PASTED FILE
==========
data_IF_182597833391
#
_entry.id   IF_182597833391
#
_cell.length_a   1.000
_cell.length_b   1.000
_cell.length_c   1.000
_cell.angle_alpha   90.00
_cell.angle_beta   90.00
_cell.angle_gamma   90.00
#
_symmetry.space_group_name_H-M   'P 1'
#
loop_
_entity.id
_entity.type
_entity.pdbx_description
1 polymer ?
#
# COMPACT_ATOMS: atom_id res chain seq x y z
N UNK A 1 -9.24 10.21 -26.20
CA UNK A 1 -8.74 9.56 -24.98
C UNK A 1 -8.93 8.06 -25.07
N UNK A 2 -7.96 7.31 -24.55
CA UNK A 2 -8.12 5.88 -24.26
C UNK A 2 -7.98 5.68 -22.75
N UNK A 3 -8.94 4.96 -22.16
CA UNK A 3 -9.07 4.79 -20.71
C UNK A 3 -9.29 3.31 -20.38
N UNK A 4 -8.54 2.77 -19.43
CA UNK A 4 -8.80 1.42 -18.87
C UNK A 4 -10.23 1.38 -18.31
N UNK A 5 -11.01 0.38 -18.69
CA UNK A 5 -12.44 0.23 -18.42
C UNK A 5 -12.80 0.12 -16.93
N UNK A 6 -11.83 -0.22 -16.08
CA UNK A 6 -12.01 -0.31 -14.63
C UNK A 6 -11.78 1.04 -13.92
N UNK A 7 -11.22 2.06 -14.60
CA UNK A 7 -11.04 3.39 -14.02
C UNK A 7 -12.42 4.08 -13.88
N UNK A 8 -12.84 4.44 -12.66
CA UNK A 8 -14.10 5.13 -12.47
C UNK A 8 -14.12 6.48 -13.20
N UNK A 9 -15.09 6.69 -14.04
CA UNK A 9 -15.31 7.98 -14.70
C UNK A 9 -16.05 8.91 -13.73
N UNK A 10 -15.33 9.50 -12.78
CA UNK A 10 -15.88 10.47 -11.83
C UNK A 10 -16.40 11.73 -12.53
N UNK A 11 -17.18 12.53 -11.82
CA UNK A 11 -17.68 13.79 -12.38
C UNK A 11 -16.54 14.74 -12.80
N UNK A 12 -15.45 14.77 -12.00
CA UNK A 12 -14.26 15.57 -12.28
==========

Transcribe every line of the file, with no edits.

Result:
data_IF_182597833391
#
_entry.id   IF_182597833391
#
_cell.length_a   1.000
_cell.length_b   1.000
_cell.length_c   1.000
_cell.angle_alpha   90.00
_cell.angle_beta   90.00
_cell.angle_gamma   90.00
#
_symmetry.space_group_name_H-M   'P 1'
#
loop_
_entity.id
_entity.type
_entity.pdbx_description
1 polymer ?
#
# COMPACT_ATOMS: atom_id res chain seq x y z
N UNK A 1 -9.24 10.21 -26.20
CA UNK A 1 -8.74 9.56 -24.98
C UNK A 1 -8.93 8.06 -25.07
N UNK A 2 -7.96 7.31 -24.55
CA UNK A 2 -8.12 5.88 -24.26
C UNK A 2 -7.98 5.68 -22.75
N UNK A 3 -8.94 4.96 -22.16
CA UNK A 3 -9.07 4.79 -20.71
C UNK A 3 -9.29 3.31 -20.38
N UNK A 4 -8.54 2.77 -19.43
CA UNK A 4 -8.80 1.42 -18.87
C UNK A 4 -10.23 1.38 -18.31
N UNK A 5 -11.01 0.38 -18.69
CA UNK A 5 -12.44 0.23 -18.42
C UNK A 5 -12.80 0.12 -16.93
N UNK A 6 -11.83 -0.22 -16.08
CA UNK A 6 -12.01 -0.31 -14.63
C UNK A 6 -11.78 1.04 -13.92
N UNK A 7 -11.22 2.06 -14.60
CA UNK A 7 -11.04 3.39 -14.02
C UNK A 7 -12.42 4.08 -13.88
N UNK A 8 -12.84 4.44 -12.66
CA UNK A 8 -14.10 5.13 -12.47
C UNK A 8 -14.12 6.48 -13.20
N UNK A 9 -15.09 6.69 -14.04
CA UNK A 9 -15.31 7.98 -14.70
C UNK A 9 -16.05 8.91 -13.73
N UNK A 10 -15.33 9.50 -12.78
CA UNK A 10 -15.88 10.47 -11.83
C UNK A 10 -16.40 11.73 -12.53
N UNK A 11 -17.18 12.53 -11.82
CA UNK A 11 -17.68 13.79 -12.38
C UNK A 11 -16.54 14.74 -12.80
N UNK A 12 -15.45 14.77 -12.00
CA UNK A 12 -14.26 15.57 -12.28